MOSCOW (Reuters) – Moscow will work more closely with fellow members of a post-Soviet security alliance as the withdraw of U.S. forces from Afghanistan raises regional security risks, Russia’s defence minister was quoted as saying on Saturday.
The U.S. exit from Afghanistan has created a security headache for Moscow, which sees former Soviet Central Asia as part of its southern defensive flank and fears the spread of radical Islam.
Russian Defence Minister Sergei Shoigu said Moscow had stepped up contacts within the Collective Security Treaty Organization (CSTO), a Moscow-led alliance that groups six former Soviet states.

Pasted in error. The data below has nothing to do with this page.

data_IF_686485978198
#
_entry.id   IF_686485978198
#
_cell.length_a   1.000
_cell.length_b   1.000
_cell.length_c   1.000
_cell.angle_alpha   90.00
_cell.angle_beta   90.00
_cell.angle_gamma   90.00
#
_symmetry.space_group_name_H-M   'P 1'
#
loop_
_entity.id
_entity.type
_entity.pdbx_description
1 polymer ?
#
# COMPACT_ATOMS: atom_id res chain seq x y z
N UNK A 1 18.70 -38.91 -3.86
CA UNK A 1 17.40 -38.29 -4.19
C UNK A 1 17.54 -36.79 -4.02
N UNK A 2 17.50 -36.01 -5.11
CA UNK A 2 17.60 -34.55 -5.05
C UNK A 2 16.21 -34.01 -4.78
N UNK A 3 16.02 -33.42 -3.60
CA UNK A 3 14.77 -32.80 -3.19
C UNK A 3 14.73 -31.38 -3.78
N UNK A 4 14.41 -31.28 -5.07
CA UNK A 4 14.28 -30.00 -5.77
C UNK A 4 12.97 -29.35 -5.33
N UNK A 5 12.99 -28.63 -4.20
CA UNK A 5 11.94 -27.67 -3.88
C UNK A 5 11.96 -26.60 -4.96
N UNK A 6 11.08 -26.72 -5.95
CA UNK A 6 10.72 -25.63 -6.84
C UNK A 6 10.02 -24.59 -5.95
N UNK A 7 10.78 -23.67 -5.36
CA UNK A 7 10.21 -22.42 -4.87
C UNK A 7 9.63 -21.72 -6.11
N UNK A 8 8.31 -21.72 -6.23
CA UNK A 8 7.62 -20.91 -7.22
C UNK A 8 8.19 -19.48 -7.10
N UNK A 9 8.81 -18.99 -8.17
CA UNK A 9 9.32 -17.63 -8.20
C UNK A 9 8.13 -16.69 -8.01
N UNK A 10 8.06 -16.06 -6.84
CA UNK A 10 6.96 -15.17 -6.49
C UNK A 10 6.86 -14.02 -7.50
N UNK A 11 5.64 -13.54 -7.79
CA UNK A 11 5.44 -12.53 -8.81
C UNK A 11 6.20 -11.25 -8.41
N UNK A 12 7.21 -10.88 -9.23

“We’re in close contact with CSTO members over Afghanistan … That’s why our interaction within CSTO should be strengthened,” Shoigu was quoted as saying by the RIA news agency.
He said the risk of Afghan militants crossing into neighbouring countries had spread following the Taliban’s rapid takeover of the country this month as U.S. forces withdrew.
Drug trafficking is another concern, he added.
The CSTO said on Friday it would hold military exercises in Kyrgyzstan and Tajikistan from September to October involving several thousand troops due to the situation in Afghanistan.
Shoigu said an ongoing programme to rearm the armies of Kazakhstan, Kyrgyzstan and Tajikistan would continue.
(Reporting by Vladimir Soldatkin; Editing by Helen Popper)